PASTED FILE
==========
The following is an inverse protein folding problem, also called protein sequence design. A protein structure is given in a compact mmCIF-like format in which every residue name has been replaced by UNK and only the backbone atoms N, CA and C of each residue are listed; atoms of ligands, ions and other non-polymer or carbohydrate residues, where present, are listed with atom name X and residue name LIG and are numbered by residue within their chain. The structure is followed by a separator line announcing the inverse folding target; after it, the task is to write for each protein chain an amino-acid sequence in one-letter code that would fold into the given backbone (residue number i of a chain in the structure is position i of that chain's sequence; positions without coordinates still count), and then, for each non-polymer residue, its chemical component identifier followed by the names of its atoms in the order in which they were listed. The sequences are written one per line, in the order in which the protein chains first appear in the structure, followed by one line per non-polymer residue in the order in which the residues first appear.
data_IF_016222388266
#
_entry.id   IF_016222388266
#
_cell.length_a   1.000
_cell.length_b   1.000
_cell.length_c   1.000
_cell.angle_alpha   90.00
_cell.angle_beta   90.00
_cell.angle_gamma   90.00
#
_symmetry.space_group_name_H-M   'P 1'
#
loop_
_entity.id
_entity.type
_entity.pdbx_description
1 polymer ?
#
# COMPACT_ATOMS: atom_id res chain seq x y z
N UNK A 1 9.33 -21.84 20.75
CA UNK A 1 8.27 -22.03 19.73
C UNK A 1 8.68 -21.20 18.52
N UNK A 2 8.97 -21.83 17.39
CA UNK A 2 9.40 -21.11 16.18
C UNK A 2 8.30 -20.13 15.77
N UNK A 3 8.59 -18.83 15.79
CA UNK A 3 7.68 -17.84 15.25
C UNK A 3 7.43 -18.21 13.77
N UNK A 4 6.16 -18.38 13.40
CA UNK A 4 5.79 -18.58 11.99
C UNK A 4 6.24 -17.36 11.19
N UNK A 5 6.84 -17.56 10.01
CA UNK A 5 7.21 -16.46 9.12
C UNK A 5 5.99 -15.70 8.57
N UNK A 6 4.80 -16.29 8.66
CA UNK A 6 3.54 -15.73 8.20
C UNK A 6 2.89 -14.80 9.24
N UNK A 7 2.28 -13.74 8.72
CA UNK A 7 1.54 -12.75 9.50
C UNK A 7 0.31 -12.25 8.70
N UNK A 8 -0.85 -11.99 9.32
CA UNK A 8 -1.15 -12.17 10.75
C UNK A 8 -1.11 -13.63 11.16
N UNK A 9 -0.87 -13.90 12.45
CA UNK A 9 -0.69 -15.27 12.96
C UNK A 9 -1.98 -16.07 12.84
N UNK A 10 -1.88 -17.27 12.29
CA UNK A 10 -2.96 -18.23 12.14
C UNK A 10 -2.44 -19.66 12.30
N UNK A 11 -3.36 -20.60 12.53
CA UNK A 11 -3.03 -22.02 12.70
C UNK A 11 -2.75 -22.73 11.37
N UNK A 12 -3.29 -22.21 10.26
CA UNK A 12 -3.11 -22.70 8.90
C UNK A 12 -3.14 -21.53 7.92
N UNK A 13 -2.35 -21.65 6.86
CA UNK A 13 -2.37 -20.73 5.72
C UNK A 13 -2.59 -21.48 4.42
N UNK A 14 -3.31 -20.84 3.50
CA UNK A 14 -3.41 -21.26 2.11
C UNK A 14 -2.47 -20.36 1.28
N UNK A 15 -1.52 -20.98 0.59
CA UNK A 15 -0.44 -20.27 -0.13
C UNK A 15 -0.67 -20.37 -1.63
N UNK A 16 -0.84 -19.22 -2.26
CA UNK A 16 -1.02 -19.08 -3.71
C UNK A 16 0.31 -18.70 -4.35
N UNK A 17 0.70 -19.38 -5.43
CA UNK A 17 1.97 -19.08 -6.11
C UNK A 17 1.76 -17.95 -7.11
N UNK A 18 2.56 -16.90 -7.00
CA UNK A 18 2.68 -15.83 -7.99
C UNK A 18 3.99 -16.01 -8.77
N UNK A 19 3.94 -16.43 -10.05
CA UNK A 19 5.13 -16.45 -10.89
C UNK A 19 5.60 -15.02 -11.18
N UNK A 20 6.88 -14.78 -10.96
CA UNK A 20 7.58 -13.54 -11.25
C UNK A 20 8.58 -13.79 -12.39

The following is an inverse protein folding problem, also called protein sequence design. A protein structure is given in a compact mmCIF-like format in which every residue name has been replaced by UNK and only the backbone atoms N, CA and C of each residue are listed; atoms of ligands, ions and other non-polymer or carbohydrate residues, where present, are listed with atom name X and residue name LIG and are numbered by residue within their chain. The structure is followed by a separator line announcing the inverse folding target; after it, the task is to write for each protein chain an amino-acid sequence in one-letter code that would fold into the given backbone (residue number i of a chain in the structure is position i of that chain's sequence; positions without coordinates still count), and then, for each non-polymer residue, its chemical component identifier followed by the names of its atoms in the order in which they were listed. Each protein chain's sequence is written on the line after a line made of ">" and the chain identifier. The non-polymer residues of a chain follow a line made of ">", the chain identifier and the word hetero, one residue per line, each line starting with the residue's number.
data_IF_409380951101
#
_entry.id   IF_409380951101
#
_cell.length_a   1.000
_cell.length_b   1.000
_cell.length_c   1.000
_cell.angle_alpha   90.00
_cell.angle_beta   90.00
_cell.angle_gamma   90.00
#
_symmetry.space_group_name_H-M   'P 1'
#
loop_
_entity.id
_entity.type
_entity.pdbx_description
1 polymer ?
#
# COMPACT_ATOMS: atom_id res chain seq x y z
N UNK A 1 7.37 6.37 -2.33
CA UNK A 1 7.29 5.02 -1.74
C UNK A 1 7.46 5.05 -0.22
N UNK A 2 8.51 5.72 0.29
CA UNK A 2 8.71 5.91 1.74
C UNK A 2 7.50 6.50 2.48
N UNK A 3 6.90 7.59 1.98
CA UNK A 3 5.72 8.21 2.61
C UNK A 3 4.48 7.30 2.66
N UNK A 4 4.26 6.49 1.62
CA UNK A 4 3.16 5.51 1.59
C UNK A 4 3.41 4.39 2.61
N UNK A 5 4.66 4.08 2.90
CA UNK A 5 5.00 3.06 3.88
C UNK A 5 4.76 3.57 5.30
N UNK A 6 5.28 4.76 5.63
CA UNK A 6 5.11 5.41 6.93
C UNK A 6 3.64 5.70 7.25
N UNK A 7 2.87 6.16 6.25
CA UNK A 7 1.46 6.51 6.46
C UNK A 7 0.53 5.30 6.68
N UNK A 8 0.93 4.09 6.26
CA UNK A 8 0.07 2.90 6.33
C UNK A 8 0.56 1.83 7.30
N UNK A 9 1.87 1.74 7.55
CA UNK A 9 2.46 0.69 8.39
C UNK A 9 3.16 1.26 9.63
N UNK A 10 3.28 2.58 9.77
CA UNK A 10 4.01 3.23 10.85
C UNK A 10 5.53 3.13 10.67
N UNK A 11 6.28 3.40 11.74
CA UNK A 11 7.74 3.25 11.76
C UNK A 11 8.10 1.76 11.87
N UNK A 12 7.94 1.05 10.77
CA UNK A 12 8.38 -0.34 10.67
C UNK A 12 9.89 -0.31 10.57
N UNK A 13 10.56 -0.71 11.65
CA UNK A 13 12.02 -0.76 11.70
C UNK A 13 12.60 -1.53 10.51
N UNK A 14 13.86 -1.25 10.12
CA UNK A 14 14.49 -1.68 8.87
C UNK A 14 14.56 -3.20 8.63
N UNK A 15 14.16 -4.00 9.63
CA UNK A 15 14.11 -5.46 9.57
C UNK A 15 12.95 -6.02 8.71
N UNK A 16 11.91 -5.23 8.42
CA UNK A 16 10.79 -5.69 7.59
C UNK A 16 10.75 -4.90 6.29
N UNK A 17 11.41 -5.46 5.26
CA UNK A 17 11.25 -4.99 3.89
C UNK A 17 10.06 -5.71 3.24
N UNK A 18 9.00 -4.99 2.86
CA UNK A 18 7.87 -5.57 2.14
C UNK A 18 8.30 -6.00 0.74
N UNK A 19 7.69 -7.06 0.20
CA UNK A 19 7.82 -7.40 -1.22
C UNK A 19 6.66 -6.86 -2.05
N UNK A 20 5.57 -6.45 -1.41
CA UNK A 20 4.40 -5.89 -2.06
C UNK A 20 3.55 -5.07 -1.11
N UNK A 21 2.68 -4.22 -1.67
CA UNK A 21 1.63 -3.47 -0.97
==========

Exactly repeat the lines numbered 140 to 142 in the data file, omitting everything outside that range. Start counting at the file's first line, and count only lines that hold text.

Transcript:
CA UNK A 13 12.02 -0.76 11.70
C UNK A 13 12.60 -1.53 10.51
N UNK A 14 13.86 -1.25 10.12